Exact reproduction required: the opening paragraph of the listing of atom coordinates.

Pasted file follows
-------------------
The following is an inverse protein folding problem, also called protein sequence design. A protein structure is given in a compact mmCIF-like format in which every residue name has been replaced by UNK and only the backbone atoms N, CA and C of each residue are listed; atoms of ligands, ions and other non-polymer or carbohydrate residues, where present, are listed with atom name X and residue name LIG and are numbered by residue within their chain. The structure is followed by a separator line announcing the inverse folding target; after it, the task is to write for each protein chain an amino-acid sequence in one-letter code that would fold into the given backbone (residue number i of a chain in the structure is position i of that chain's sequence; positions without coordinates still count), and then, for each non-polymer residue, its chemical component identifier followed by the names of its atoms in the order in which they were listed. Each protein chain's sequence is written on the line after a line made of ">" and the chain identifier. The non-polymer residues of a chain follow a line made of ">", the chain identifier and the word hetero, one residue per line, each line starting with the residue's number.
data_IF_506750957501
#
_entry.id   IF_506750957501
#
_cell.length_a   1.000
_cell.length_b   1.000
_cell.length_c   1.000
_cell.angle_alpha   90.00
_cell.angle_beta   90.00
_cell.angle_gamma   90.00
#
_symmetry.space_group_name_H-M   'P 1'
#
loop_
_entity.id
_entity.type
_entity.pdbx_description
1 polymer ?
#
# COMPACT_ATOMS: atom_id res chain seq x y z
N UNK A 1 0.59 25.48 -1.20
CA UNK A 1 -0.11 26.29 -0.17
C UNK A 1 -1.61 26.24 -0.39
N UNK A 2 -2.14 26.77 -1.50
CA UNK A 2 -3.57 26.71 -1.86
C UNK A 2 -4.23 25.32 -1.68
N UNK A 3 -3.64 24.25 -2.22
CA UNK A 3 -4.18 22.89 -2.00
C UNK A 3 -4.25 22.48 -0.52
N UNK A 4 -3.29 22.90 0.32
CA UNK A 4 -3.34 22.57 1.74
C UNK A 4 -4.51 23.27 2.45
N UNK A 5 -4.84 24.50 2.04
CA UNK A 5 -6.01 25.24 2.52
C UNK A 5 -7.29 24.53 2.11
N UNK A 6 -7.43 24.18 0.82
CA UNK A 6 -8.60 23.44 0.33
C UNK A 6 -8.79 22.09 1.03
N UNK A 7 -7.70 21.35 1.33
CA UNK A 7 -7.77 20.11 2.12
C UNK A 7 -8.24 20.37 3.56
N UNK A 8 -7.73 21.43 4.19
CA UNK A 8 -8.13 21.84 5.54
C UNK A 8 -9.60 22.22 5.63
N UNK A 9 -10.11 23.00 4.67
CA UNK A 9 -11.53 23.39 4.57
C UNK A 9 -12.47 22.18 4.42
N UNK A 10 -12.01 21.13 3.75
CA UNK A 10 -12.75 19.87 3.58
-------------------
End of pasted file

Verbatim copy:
The following is an inverse protein folding problem, also called protein sequence design. A protein structure is given in a compact mmCIF-like format in which every residue name has been replaced by UNK and only the backbone atoms N, CA and C of each residue are listed; atoms of ligands, ions and other non-polymer or carbohydrate residues, where present, are listed with atom name X and residue name LIG and are numbered by residue within their chain. The structure is followed by a separator line announcing the inverse folding target; after it, the task is to write for each protein chain an amino-acid sequence in one-letter code that would fold into the given backbone (residue number i of a chain in the structure is position i of that chain's sequence; positions without coordinates still count), and then, for each non-polymer residue, its chemical component identifier followed by the names of its atoms in the order in which they were listed. Each protein chain's sequence is written on the line after a line made of ">" and the chain identifier. The non-polymer residues of a chain follow a line made of ">", the chain identifier and the word hetero, one residue per line, each line starting with the residue's number.